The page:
ABU DHABI // As the UAE leg of the Volvo Ocean Race came to an end yesterday, team Abu Dhabi's crew felt a legacy had been left to the city in its inaugural host year.
"We've put Abu Dhabi on the world map," said Butti Al Meheiri, the head of the shore crew. "This will make it a real destination for tourists, to see how beautiful sailing is here, especially in the winter."
He said the event had spurred much interest from Emiratis eager to try the sport. "A lot of locals have come to ask how to get involved, how to learn sailing. It's really helped promote the sport here."
Khalid Al Qubati, an Emirati volunteer at the event and a sailor himself, said: "This shows the world what fun it is to be in Abu Dhabi and what a beautiful place it is."
Ross Farquhar, from Canada, has spent many years sailing. During eight years living in the UK before coming to Abu Dhabi three years ago, he took part in many major races, including Cowes.
"There needs to be greater accessibility to sailing here, more of a community," he said. "There's only two places to sail in Abu Dhabi and it's all small boats. There's a bit more in Dubai, but not much."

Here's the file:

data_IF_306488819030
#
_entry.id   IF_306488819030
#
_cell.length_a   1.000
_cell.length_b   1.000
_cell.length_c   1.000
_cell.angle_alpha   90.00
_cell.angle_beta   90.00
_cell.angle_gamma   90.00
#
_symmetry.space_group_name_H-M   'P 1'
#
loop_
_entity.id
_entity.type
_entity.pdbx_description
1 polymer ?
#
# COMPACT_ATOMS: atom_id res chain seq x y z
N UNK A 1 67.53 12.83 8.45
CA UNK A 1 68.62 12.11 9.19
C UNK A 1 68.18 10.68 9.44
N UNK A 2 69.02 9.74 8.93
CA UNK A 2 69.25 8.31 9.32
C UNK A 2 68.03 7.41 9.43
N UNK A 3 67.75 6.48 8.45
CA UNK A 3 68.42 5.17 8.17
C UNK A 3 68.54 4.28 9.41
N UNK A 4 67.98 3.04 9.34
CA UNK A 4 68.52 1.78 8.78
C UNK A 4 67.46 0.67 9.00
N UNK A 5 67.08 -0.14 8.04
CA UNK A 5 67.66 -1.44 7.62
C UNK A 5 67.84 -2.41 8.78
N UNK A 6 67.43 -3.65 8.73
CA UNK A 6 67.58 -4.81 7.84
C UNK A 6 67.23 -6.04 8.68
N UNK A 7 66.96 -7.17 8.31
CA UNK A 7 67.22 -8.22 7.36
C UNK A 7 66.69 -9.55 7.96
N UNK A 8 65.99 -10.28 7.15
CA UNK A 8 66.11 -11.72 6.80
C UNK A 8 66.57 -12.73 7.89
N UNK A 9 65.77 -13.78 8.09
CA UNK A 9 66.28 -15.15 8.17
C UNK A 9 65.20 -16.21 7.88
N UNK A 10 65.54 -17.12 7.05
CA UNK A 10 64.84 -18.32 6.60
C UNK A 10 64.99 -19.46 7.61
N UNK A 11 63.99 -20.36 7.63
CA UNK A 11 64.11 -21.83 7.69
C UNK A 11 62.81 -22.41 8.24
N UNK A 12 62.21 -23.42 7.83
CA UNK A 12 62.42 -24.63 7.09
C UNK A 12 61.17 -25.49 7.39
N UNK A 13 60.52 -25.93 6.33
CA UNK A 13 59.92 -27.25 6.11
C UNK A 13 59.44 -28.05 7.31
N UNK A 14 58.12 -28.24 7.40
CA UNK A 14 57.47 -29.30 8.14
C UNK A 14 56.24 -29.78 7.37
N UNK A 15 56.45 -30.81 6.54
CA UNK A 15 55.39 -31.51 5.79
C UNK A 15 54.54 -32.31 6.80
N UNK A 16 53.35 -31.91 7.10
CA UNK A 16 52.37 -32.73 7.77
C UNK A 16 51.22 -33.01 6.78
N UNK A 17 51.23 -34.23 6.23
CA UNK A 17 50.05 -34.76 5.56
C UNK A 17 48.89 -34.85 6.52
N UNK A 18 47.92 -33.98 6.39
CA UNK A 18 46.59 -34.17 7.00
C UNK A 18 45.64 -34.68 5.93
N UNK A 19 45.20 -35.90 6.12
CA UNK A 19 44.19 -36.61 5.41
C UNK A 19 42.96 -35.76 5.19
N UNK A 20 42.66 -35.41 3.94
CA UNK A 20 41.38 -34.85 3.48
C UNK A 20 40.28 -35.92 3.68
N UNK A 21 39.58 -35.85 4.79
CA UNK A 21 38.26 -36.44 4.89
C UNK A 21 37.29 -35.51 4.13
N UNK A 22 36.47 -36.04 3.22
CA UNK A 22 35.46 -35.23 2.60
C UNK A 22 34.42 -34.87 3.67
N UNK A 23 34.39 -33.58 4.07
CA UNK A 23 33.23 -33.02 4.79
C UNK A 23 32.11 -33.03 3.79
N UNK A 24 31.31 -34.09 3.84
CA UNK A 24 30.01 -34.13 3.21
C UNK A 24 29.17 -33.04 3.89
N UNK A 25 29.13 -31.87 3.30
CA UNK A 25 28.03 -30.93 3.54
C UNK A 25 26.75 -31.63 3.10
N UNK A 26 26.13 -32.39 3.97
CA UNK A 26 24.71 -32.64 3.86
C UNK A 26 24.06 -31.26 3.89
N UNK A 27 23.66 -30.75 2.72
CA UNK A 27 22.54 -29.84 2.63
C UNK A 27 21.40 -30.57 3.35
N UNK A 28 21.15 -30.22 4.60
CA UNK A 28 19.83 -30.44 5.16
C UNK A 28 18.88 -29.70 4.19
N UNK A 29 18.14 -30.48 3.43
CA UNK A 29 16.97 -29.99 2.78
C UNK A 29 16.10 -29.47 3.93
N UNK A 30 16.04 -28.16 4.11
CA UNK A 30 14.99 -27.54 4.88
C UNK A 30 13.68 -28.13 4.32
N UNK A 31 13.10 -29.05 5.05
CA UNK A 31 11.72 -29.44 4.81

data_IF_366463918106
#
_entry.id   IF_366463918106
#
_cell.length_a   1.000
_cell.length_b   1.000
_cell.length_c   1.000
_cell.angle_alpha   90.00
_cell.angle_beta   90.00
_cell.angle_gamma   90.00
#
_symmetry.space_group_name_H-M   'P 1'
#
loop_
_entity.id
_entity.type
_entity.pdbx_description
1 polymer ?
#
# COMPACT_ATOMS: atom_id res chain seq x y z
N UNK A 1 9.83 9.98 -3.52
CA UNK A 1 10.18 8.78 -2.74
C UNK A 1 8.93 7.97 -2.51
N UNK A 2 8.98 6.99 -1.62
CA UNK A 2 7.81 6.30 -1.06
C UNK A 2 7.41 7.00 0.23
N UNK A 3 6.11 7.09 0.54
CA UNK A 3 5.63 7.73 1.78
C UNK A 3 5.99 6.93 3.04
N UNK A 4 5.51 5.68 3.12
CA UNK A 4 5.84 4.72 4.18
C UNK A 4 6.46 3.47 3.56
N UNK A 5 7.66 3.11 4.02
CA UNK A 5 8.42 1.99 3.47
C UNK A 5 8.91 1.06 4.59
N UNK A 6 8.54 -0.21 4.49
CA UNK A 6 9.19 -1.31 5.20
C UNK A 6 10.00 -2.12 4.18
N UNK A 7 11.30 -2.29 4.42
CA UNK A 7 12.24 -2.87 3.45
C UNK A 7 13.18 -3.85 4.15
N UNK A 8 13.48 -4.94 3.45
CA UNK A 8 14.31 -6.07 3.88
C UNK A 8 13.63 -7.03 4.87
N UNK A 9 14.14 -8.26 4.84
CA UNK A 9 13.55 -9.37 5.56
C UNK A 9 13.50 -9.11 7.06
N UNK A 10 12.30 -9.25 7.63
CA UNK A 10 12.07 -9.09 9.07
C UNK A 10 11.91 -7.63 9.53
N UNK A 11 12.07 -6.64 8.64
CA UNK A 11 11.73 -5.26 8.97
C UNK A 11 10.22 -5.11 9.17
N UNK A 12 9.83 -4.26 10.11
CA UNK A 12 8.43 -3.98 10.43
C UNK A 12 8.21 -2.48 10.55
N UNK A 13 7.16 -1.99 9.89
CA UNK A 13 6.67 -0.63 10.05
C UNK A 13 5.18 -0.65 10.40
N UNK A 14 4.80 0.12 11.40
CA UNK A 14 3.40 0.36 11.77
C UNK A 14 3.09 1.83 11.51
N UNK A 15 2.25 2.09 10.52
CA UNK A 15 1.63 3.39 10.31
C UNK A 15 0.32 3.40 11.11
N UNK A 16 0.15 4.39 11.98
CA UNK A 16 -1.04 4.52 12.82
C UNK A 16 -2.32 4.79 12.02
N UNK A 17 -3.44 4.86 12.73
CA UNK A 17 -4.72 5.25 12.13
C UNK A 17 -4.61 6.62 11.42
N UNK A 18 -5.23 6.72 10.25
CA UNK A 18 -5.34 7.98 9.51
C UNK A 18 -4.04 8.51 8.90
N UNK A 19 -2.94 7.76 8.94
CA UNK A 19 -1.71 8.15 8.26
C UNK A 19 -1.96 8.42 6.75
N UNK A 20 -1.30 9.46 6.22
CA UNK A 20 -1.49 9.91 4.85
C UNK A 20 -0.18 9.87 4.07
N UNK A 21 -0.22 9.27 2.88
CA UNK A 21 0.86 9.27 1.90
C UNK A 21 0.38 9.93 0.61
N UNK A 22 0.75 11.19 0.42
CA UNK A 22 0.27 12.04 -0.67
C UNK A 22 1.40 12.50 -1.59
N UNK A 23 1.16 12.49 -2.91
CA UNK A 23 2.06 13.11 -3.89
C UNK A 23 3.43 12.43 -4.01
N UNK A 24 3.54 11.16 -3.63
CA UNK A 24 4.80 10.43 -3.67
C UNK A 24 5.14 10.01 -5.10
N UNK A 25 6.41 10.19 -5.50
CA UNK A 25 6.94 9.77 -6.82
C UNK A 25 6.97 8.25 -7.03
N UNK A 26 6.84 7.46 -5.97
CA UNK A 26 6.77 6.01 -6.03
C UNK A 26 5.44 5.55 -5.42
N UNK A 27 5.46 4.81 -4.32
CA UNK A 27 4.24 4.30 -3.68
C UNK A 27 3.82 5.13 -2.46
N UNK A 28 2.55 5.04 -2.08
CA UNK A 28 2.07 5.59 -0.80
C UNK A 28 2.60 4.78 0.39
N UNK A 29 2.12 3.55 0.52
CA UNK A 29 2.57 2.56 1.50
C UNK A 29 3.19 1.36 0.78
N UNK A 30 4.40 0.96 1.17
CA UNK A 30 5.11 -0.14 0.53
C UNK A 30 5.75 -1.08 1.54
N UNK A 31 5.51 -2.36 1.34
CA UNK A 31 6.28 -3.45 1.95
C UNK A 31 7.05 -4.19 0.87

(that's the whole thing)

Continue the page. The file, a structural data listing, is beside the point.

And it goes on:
Caoimhe Lalor, from Ireland, also sailed regularly before moving here eight years ago. "Hopefully this event will encourage people to sail, to get boats and get on the water," she said.
After winning Friday's port race, Mr Al Meheiri said the Abu Dhabi team had left for their sprint to Sharjah with a spring in their step. "It definitely gave them a boost," he said. From Sharjah, the teams will be taken to a safe haven in the Indian Ocean, the boats loaded onto a carrier to avoid the threat of pirates, before starting the race to Sanya, China, the next leg of the nine and-a-half-month marathon.
As the boats left shore yesterday they were sent off with a grand farewell. The England cricketers Graeme Swann and Alastair Cooke, in the UAE to play against Pakistan, set sail on Azzam, before jumping off as it left port.
Friday's festivities attracted the largest crowds of the event so far, pulling in nearly 23,000 people to see the in-port race and music and sporting activities.
The event attracted a string of dignitaries including the former British prime minister Tony Blair and Prince Andrew, the Duke of York, who both arrived for the in- port race.